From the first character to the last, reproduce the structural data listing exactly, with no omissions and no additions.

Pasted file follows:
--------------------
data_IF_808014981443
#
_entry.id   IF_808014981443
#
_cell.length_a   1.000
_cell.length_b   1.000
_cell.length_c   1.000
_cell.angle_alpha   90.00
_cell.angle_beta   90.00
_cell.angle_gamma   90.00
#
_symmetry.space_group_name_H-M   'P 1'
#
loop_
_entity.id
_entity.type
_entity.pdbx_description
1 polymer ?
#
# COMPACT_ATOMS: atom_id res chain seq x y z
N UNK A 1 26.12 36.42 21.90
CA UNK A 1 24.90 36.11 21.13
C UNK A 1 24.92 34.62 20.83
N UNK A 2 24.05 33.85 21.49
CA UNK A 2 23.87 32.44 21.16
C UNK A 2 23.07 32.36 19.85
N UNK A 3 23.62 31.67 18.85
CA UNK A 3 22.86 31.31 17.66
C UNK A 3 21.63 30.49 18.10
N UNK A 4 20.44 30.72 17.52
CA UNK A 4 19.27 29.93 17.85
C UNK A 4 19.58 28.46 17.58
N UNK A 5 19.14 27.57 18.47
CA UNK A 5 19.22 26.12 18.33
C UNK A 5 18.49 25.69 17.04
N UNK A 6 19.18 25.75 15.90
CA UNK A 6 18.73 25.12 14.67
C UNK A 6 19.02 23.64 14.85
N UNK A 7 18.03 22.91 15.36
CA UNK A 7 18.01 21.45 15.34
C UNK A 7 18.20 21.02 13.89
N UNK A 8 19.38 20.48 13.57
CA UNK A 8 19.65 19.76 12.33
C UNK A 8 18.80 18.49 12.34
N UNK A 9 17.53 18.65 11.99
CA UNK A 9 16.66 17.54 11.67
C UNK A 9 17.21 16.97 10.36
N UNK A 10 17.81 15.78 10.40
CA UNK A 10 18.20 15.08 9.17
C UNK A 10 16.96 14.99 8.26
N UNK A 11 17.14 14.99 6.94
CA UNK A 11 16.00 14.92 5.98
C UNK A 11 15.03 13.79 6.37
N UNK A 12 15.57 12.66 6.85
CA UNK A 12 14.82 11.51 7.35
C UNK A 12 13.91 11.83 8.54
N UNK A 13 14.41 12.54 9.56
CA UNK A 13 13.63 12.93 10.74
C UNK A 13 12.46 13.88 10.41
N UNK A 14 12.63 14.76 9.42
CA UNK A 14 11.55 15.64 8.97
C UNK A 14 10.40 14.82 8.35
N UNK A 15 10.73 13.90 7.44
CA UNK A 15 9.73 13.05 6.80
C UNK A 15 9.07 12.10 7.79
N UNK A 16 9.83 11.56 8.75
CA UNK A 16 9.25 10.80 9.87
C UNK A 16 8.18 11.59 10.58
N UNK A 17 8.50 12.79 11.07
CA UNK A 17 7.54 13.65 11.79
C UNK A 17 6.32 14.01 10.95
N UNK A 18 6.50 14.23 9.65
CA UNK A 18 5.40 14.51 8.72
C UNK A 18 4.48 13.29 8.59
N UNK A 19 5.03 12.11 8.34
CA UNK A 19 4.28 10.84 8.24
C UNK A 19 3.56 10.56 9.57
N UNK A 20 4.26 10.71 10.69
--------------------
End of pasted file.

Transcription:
data_IF_808014981443
#
_entry.id   IF_808014981443
#
_cell.length_a   1.000
_cell.length_b   1.000
_cell.length_c   1.000
_cell.angle_alpha   90.00
_cell.angle_beta   90.00
_cell.angle_gamma   90.00
#
_symmetry.space_group_name_H-M   'P 1'
#
loop_
_entity.id
_entity.type
_entity.pdbx_description
1 polymer ?
#
# COMPACT_ATOMS: atom_id res chain seq x y z
N UNK A 1 26.12 36.42 21.90
CA UNK A 1 24.90 36.11 21.13
C UNK A 1 24.92 34.62 20.83
N UNK A 2 24.05 33.85 21.49
CA UNK A 2 23.87 32.44 21.16
C UNK A 2 23.07 32.36 19.85
N UNK A 3 23.62 31.67 18.85
CA UNK A 3 22.86 31.31 17.66
C UNK A 3 21.63 30.49 18.10
N UNK A 4 20.44 30.72 17.52
CA UNK A 4 19.27 29.93 17.85
C UNK A 4 19.58 28.46 17.58
N UNK A 5 19.14 27.57 18.47
CA UNK A 5 19.22 26.12 18.33
C UNK A 5 18.49 25.69 17.04
N UNK A 6 19.18 25.75 15.90
CA UNK A 6 18.73 25.12 14.67
C UNK A 6 19.02 23.64 14.85
N UNK A 7 18.03 22.91 15.36
CA UNK A 7 18.01 21.45 15.34
C UNK A 7 18.20 21.02 13.89
N UNK A 8 19.38 20.48 13.57
CA UNK A 8 19.65 19.76 12.33
C UNK A 8 18.80 18.49 12.34
N UNK A 9 17.53 18.65 11.99
CA UNK A 9 16.66 17.54 11.67
C UNK A 9 17.21 16.97 10.36
N UNK A 10 17.81 15.78 10.40
CA UNK A 10 18.20 15.08 9.17
C UNK A 10 16.96 14.99 8.26
N UNK A 11 17.14 14.99 6.94
CA UNK A 11 16.00 14.92 5.98
C UNK A 11 15.03 13.79 6.37
N UNK A 12 15.57 12.66 6.85
CA UNK A 12 14.82 11.51 7.35
C UNK A 12 13.91 11.83 8.54
N UNK A 13 14.41 12.54 9.56
CA UNK A 13 13.63 12.93 10.74
C UNK A 13 12.46 13.88 10.41
N UNK A 14 12.63 14.76 9.42
CA UNK A 14 11.55 15.64 8.97
C UNK A 14 10.40 14.82 8.35
N UNK A 15 10.73 13.90 7.44
CA UNK A 15 9.73 13.05 6.80
C UNK A 15 9.07 12.10 7.79
N UNK A 16 9.83 11.56 8.75
CA UNK A 16 9.25 10.80 9.87
C UNK A 16 8.18 11.59 10.58
N UNK A 17 8.50 12.79 11.07
CA UNK A 17 7.54 13.65 11.79
C UNK A 17 6.32 14.01 10.95
N UNK A 18 6.50 14.23 9.65
CA UNK A 18 5.40 14.51 8.72
C UNK A 18 4.48 13.29 8.59
N UNK A 19 5.03 12.11 8.34
CA UNK A 19 4.28 10.84 8.24
C UNK A 19 3.56 10.56 9.57
N UNK A 20 4.26 10.71 10.69